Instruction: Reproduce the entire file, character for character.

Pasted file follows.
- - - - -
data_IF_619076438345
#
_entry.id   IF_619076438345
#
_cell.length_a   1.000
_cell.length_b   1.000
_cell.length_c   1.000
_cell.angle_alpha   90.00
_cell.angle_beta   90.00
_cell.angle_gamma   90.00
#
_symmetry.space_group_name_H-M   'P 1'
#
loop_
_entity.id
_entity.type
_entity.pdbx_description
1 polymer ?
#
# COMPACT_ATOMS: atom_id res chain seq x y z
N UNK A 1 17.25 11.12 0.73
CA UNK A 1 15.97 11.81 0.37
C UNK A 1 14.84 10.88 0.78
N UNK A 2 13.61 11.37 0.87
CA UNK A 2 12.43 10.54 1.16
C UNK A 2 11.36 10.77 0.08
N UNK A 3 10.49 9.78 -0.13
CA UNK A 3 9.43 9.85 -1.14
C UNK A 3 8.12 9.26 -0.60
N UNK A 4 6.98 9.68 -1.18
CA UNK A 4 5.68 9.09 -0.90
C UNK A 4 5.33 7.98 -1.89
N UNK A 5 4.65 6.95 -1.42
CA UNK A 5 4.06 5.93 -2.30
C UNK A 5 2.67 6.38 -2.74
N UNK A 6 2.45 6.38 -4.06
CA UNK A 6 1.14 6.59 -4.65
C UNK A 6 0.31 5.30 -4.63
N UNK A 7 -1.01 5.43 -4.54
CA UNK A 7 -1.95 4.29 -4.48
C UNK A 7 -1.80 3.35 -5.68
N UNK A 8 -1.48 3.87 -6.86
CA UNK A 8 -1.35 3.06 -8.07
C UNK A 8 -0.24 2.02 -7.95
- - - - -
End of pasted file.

data_IF_619076438345
#
_entry.id   IF_619076438345
#
_cell.length_a   1.000
_cell.length_b   1.000
_cell.length_c   1.000
_cell.angle_alpha   90.00
_cell.angle_beta   90.00
_cell.angle_gamma   90.00
#
_symmetry.space_group_name_H-M   'P 1'
#
loop_
_entity.id
_entity.type
_entity.pdbx_description
1 polymer ?
#
# COMPACT_ATOMS: atom_id res chain seq x y z
N UNK A 1 17.25 11.12 0.73
CA UNK A 1 15.97 11.81 0.37
C UNK A 1 14.84 10.88 0.78
N UNK A 2 13.61 11.37 0.87
CA UNK A 2 12.43 10.54 1.16
C UNK A 2 11.36 10.77 0.08
N UNK A 3 10.49 9.78 -0.13
CA UNK A 3 9.43 9.85 -1.14
C UNK A 3 8.12 9.26 -0.60
N UNK A 4 6.98 9.68 -1.18
CA UNK A 4 5.68 9.09 -0.90
C UNK A 4 5.33 7.98 -1.89
N UNK A 5 4.65 6.95 -1.42
CA UNK A 5 4.06 5.93 -2.30
C UNK A 5 2.67 6.38 -2.74
N UNK A 6 2.45 6.38 -4.06
CA UNK A 6 1.14 6.59 -4.65
C UNK A 6 0.31 5.30 -4.63
N UNK A 7 -1.01 5.43 -4.54
CA UNK A 7 -1.95 4.29 -4.48
C UNK A 7 -1.80 3.35 -5.68
N UNK A 8 -1.48 3.87 -6.86
CA UNK A 8 -1.35 3.06 -8.07
C UNK A 8 -0.24 2.02 -7.95